Everything old is new again. Someone leaves a prototype in a bar, prototype makes its way into some blogger’s hands, chaos ensues. It’s hard to imagine another device coming along soon that’s shrouded in the same layer of security as the iPhone 4. Both gadgets and tech journalism have evolved since those halcyon days, but nothing like a high-profile leak to get the blood pumping in these old typing fingers.
Companies’ protect-the-IP-at-all-cost approach has shifted, too, over the past decades. Plenty of firms have come to understand the power of well-timed leaks. That’s not to say that any of the Pixel Watch news we’ve seen in recent weeks and months has been intentional — it’s just hard to imagine any of us saying much about an upcoming Google wearable if some information hadn’t found its way online.
The weekend’s restaurant leak comes a few days after a trademark application for “Pixel Watch” popped up online. The timing of everything seems to point to the imminent announcement of the moderately anticipated wearable. Given that I/O kicks off at the Shoreline Amphitheater in just over two weeks, it seems reasonable to infer that — at the very least — we’ll be getting a taste in mid-May. Google really needs to make a splash here.
Google’s history with wrist-worn wearables has been — in a word — spotty. It’s been 7.5 years since the company launched Android Wear. The product arrived with plenty of hardware partners — companies like Motorola, Samsung, LG and HTC. Honestly, it’s a pretty good snapshot of the Android ecosystem, and fittingly two of those four have either stopped making phones or at least got close.
Samsung drifted away from Android Wear fairly quickly — opting instead to develop its own unique flavor of Tizen. More recently, Motorola has moved to Moto Watch OS for its latest device — it’s a lightweight RTOS (real-time operating system) similar to what OnePlus uses on its watches.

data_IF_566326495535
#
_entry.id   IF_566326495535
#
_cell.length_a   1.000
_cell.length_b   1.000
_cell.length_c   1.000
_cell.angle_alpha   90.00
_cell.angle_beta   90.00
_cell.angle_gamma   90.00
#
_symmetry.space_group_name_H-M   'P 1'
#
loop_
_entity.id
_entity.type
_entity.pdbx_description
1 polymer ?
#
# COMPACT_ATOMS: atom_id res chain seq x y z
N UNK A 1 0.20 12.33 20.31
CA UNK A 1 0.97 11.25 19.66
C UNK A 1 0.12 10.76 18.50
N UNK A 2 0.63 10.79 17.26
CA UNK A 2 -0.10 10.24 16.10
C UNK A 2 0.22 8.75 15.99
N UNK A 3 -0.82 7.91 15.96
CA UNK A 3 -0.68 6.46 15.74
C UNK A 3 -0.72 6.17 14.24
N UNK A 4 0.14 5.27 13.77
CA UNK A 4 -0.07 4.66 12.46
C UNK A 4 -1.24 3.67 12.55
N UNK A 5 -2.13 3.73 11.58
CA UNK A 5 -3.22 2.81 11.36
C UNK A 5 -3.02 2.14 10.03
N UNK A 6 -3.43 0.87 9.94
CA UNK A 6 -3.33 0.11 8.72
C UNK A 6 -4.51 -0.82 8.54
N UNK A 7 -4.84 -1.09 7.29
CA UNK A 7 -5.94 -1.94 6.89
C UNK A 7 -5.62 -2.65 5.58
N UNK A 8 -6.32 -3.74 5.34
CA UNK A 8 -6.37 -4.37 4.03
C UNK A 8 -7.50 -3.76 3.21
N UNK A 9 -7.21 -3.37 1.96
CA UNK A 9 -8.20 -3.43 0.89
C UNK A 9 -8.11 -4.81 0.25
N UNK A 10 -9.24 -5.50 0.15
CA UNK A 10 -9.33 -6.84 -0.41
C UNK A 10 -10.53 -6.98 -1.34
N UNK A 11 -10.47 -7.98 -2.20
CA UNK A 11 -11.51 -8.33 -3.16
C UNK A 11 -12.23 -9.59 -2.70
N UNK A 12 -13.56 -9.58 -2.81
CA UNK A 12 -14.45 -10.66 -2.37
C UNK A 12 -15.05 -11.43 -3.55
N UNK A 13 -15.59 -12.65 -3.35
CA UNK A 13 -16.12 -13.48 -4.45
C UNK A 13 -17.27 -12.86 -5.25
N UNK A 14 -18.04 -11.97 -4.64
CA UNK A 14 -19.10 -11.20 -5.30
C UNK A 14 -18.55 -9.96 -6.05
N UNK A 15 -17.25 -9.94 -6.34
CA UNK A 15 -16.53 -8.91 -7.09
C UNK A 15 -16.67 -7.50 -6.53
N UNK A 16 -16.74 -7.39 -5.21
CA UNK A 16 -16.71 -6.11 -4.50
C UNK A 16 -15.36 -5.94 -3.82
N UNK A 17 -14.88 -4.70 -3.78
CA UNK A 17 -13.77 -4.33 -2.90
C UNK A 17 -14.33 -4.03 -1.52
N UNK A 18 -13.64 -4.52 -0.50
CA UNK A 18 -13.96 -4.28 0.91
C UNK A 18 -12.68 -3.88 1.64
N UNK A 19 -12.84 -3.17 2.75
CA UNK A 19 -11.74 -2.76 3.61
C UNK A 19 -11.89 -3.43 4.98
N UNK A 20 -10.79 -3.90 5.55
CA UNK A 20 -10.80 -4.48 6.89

Google’s wearable operating system continued to stagnate for a number of years, as Apple — and to a lesser Samsung — dominated the smartwatch extent category. In 2018, however, it got a rebrand. Wear OS represented a shot at a free start. “We’re just scratching the surface of what’s possible with wearables and there’s even more exciting work ahead,” the company wrote in a post.
The change didn’t result in a massive shift in market share — though a number of more recent moves have helped move the needle. Most notable thus far is a reunion with Samsung. “The new Wear OS Powered by Samsung” finds the firms joining forces in a bid to go to toe with Apple, starting with the Galaxy Watch 4. For Samsung, it means access to a Play apps. Third-party support has long been a major sticking point for the industry. For Google, it means suddenly having their operating system on a LOT more devices.
Samsung was doing perfectly fine, thank you very much, on the wearable front without Google’s help. Granted, it wasn’t going to surpass the Apple Watch any time soon, but the company still sells a lot of devices. I suspect the onus was on Google to convince the hardware company that it was still all-in on Wear OS. One thing you can’t deny is that the software giant is more than willing to spend its way to the top here. You’d be forgiven for forgetting that Google purchased Fossil’s smartwatch technology in early 2019.